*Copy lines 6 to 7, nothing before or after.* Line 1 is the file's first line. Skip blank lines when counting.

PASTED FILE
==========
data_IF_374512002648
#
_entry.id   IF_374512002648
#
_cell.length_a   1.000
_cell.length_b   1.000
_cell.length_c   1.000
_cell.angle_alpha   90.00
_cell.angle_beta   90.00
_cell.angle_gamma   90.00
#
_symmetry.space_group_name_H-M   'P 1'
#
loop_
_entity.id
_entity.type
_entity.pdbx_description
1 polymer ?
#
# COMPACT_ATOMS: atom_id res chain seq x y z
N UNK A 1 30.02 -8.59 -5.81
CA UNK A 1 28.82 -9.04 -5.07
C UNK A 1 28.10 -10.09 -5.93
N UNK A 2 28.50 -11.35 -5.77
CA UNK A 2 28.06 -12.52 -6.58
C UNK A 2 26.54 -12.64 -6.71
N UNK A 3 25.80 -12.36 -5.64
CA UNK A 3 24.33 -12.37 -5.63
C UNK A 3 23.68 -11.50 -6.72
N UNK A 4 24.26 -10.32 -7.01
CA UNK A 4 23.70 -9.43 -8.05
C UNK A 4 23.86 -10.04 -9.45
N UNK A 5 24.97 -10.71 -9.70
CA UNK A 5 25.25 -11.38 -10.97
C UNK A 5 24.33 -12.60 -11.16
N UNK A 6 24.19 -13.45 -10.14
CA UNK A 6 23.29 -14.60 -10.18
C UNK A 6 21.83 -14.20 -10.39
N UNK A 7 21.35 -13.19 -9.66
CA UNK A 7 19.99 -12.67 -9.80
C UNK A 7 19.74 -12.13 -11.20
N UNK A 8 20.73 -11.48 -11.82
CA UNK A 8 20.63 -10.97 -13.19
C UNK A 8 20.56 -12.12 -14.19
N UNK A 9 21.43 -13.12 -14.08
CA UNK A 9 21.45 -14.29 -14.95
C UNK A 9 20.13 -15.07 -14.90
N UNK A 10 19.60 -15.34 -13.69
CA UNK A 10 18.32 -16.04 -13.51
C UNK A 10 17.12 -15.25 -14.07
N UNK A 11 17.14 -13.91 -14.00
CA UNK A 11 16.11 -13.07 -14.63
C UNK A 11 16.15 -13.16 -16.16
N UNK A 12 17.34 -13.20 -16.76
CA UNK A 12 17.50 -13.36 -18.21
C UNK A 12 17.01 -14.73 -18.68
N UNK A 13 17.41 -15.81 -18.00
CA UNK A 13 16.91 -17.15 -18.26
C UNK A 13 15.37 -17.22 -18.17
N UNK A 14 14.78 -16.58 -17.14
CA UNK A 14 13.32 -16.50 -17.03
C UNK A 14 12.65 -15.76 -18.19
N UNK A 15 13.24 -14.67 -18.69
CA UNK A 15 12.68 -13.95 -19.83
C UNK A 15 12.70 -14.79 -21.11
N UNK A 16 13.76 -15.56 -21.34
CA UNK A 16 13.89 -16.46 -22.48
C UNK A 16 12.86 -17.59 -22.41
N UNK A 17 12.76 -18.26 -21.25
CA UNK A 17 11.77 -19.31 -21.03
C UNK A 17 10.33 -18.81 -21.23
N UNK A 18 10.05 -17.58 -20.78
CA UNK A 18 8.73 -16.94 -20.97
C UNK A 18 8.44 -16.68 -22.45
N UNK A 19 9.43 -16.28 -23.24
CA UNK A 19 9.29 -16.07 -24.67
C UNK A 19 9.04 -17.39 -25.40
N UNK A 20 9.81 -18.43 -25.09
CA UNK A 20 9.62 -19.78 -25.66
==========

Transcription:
_cell.length_b   1.000
_cell.length_c   1.000